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User stories are short, simple description of a feature told from the perspective of the person who desires the new capability, usually a user or customer of the system.
They typically follow a simple template:
As a , I want so that . User stories are often written on index cards or sticky notes, stored in a shoe box, and arranged on walls or tables to facilitate planning and discussion. As such, they strongly shift the focus from writing about features to discussing them. In fact, these discussions are more important than whatever text is written. An Epic is a large story that cannot be completed in a single sprint.
For example, you may set yourself a goal for ranking high for a particular term. This can be rewritten as a user story. A Theme is a group of user stories that share a common attribute, and for convenience they are grouped together. The individual user stories, however, can each be accomplished in a single sprint.
A typical example of user story would be:
As a user, I can withdraw money from ATM. Because an epic is generally too large for an agile team to complete in one iteration, it is split into multiple smaller user stories before it is worked on. As a power user, I can withdraw money from ATM provided machine has cash. As a user, I can withdraw money from ATM provided I have credit available.
So, detail can be added to user stories in two ways:
By splitting a user story into multiple, smaller user stories.
By adding “conditions of satisfaction”.
When a relatively large story is split into multiple, smaller agile user stories, it is natural to assume that detail has been added.
Story mapping consists of ordering user stories along two independent dimensions. It provides more structured approach to release planning, iteration planning's. The "map" arranges user activities along the horizontal axis in rough order of priority (or "the order in which you would describe activities to explain the behavior of the system"). Down the vertical axis, it represents increasing sophistication of the implementation. Given a story map so arranged, the first horizontal row represents a "walking skeleton", a bare bones but usable version of the product. Working through successive rows fleshes out the product with additional functionality. First we group the stories by application/theme/functionality and create the grid. Horizontally, we can find the title for each grouped functionality; vertically, the main stories/issues related to each group. The functionalities are prioritized from left (more important) to right (less important). Each group will then have the stories prioritized again vertically. Once the stories are organized, we can start slicing the list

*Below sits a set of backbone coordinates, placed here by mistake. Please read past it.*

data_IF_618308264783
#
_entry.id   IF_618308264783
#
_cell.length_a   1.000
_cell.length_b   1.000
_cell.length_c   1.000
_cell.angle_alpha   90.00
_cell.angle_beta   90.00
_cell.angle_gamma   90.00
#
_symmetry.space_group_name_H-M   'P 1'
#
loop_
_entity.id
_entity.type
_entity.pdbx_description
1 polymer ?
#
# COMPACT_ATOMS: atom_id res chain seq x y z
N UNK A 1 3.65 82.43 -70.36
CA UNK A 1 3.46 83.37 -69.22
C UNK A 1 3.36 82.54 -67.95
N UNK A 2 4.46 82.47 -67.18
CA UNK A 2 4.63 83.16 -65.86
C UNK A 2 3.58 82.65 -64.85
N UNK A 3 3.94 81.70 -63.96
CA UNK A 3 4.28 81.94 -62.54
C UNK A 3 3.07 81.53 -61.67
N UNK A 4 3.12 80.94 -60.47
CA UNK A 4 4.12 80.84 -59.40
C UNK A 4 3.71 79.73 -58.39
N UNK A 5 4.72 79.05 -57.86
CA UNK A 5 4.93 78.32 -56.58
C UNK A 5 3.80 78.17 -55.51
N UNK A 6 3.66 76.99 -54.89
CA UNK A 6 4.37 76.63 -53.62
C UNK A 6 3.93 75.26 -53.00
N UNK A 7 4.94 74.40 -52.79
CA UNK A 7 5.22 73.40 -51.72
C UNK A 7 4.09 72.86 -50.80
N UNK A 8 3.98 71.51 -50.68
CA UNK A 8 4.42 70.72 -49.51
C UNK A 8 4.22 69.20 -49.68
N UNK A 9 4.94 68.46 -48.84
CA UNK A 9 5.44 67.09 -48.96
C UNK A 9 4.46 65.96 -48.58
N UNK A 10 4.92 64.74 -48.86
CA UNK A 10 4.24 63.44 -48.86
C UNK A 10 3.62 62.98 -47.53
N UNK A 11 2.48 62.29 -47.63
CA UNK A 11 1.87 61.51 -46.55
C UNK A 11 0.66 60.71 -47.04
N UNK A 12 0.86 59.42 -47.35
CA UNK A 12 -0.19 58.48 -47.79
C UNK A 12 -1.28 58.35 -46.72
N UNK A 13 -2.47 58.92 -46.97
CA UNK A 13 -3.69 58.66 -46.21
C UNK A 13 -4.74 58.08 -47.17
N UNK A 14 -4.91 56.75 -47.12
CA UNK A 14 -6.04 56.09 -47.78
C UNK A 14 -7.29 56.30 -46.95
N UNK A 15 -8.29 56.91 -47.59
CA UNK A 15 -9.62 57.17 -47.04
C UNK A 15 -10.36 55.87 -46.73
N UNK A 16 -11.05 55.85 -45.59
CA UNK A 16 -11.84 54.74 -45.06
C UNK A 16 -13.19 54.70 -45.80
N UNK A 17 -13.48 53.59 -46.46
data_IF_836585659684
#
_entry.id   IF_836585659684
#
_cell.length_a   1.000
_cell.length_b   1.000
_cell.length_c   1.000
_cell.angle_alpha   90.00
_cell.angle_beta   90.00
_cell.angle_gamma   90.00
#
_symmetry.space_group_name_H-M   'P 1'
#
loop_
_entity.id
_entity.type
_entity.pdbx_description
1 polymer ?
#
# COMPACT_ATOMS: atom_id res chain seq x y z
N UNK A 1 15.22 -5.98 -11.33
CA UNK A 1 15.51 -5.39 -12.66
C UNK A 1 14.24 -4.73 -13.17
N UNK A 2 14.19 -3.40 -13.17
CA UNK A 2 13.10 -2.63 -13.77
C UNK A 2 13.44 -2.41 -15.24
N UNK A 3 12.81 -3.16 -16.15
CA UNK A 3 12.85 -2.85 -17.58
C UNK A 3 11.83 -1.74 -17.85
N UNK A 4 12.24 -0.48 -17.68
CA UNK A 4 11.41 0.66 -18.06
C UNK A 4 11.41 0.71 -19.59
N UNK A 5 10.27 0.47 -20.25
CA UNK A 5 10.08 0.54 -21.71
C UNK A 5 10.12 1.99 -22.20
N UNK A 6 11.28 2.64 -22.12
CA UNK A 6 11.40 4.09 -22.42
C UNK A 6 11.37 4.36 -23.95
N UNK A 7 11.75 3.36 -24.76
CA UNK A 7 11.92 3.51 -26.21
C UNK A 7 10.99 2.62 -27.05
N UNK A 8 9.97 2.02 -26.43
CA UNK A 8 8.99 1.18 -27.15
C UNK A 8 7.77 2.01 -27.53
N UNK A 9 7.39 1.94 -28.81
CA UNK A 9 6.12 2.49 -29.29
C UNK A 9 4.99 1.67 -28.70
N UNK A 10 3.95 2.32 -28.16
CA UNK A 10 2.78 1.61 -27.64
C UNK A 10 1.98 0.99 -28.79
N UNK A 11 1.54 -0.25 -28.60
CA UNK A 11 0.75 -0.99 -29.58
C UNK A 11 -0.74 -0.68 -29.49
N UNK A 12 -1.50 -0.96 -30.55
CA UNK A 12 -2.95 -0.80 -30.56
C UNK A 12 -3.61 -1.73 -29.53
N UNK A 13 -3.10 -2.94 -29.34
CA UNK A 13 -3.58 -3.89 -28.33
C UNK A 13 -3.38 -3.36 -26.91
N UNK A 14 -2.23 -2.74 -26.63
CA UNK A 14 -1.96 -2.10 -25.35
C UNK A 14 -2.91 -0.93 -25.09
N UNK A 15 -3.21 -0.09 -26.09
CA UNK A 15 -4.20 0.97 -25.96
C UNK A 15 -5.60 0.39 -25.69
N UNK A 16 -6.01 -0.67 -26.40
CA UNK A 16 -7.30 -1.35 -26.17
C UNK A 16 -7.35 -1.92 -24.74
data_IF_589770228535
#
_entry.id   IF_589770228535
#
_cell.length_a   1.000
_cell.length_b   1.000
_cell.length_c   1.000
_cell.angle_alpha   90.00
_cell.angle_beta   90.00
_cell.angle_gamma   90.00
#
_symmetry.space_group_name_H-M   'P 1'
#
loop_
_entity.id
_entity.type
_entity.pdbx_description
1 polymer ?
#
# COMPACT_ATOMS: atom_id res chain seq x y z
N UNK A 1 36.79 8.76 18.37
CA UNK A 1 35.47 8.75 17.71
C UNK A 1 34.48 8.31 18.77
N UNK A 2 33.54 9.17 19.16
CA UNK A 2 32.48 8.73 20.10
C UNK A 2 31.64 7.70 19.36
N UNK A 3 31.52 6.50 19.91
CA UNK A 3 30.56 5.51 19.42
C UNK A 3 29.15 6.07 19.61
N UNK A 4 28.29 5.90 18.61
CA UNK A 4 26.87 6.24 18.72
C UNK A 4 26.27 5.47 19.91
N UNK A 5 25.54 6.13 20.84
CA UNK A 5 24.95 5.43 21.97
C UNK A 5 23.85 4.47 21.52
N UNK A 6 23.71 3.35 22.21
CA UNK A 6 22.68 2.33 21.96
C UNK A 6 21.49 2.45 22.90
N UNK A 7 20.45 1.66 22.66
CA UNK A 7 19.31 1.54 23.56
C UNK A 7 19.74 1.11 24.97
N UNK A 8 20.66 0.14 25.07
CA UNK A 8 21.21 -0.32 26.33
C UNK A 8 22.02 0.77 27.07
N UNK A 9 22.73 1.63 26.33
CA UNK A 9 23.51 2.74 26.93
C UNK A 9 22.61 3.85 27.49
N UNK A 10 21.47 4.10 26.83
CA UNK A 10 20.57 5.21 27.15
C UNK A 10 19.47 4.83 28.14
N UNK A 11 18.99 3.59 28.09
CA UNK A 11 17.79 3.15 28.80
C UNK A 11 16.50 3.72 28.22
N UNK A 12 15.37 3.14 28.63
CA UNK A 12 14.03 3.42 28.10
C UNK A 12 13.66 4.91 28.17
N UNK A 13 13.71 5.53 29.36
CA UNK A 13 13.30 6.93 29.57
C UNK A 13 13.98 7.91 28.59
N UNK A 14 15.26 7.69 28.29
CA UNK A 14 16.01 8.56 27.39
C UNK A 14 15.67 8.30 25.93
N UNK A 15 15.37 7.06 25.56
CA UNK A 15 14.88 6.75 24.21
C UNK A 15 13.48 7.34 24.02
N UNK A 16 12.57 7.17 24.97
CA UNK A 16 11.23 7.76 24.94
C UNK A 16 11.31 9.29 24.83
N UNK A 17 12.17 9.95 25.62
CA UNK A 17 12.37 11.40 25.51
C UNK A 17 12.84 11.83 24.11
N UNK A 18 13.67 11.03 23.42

Story Mapping enables both a top-down and bottom-up perspective of the system to emerge. It facilitates understanding of the system from the users' perspective. It also lends itself to iterative delivery in that prioritization and grouping of Features into Releases/Minimum Marketable Features is supported. We can use different Colours in different ways.
For example, in case we can use them to identify the main objectives of each sprint. But there is no straight rule; we can use colours for many different purposes.
For example, use different colours:
Depending on the estimation (or if they are not estimated yet)
To identify complexity
To split between technical and business
Even to identify new functionality added in a second instance
User experience is a major factor in project outcomes - the team crafts detailed, synthetic biographies of fictitious users of the future product: these are called "personas”
Personas are concise and visual; a common layout is a single page including a photograph (from stock shots or magazine cut-outs), a name and social or professional details: "Amanda Jones, 34, press officer at a major food retailing organization, etc.“.
Software product is generally intended for use by more than one category of person, with potentially different preferences and expectations of the product, the team creates one persona for each category it deems important to serve well.
Personas provide designers and developers with an anchor for justifying design choices: rather than appeal to vague notions of "ease of use", they suggest questions of "what Amanda would do" or "whether Bob will understand" a given feature, interaction, or visual cues
“Progressive elaboration, is defined by PMBOK as continuously improving and detailing a plan as more detailed and specific information and more accurate estimates become available as the project progresses, and thereby producing more accurate and complete plans that result from the successive iterations of the planning process”.